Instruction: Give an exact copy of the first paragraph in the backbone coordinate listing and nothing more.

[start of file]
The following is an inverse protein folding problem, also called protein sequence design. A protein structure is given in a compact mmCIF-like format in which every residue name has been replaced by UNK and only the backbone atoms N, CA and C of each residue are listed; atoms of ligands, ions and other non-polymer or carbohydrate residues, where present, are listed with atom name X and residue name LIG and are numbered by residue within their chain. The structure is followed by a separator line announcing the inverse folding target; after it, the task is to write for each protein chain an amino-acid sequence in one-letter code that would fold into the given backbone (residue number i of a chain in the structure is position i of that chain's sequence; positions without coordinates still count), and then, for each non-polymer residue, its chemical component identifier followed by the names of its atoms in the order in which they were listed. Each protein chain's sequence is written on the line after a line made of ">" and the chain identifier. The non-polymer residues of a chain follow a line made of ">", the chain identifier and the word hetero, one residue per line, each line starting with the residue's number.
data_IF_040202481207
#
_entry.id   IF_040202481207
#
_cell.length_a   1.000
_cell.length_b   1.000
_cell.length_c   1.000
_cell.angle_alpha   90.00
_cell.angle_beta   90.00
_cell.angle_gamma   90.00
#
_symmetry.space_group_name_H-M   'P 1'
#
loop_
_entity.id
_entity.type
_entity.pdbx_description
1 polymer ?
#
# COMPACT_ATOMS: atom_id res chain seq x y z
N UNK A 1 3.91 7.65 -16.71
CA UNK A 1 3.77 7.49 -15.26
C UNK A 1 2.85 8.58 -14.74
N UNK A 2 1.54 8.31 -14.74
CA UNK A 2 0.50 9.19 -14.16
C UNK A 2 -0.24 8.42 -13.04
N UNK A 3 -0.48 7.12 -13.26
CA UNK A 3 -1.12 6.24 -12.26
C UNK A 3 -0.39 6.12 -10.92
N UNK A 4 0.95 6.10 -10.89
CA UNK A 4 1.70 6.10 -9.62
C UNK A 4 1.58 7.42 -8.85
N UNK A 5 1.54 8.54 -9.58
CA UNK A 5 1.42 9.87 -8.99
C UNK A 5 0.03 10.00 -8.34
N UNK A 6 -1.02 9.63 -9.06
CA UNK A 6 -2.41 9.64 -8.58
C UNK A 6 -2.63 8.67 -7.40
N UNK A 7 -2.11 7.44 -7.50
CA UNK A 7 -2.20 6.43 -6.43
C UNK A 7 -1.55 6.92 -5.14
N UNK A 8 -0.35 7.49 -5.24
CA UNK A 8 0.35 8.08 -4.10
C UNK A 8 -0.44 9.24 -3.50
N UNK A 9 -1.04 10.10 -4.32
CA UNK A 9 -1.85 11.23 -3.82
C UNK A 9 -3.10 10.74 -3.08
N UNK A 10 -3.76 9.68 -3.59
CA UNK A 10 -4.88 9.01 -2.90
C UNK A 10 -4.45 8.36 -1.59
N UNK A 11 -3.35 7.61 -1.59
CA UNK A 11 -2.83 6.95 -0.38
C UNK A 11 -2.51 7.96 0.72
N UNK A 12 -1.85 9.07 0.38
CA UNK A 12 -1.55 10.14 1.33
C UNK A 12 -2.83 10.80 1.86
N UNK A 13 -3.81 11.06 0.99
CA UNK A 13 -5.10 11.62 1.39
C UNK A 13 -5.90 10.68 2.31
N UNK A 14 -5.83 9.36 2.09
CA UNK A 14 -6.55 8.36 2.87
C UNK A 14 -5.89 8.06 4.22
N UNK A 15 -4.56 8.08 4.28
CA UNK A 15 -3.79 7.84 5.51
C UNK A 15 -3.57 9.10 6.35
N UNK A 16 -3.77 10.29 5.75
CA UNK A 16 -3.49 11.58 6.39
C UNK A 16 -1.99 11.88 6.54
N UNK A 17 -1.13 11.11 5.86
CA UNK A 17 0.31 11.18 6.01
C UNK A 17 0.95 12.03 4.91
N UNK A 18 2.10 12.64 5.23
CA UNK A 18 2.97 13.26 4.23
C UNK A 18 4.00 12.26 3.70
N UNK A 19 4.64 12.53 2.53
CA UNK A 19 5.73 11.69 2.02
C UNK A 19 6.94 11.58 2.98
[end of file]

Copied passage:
The following is an inverse protein folding problem, also called protein sequence design. A protein structure is given in a compact mmCIF-like format in which every residue name has been replaced by UNK and only the backbone atoms N, CA and C of each residue are listed; atoms of ligands, ions and other non-polymer or carbohydrate residues, where present, are listed with atom name X and residue name LIG and are numbered by residue within their chain. The structure is followed by a separator line announcing the inverse folding target; after it, the task is to write for each protein chain an amino-acid sequence in one-letter code that would fold into the given backbone (residue number i of a chain in the structure is position i of that chain's sequence; positions without coordinates still count), and then, for each non-polymer residue, its chemical component identifier followed by the names of its atoms in the order in which they were listed. Each protein chain's sequence is written on the line after a line made of ">" and the chain identifier. The non-polymer residues of a chain follow a line made of ">", the chain identifier and the word hetero, one residue per line, each line starting with the residue's number.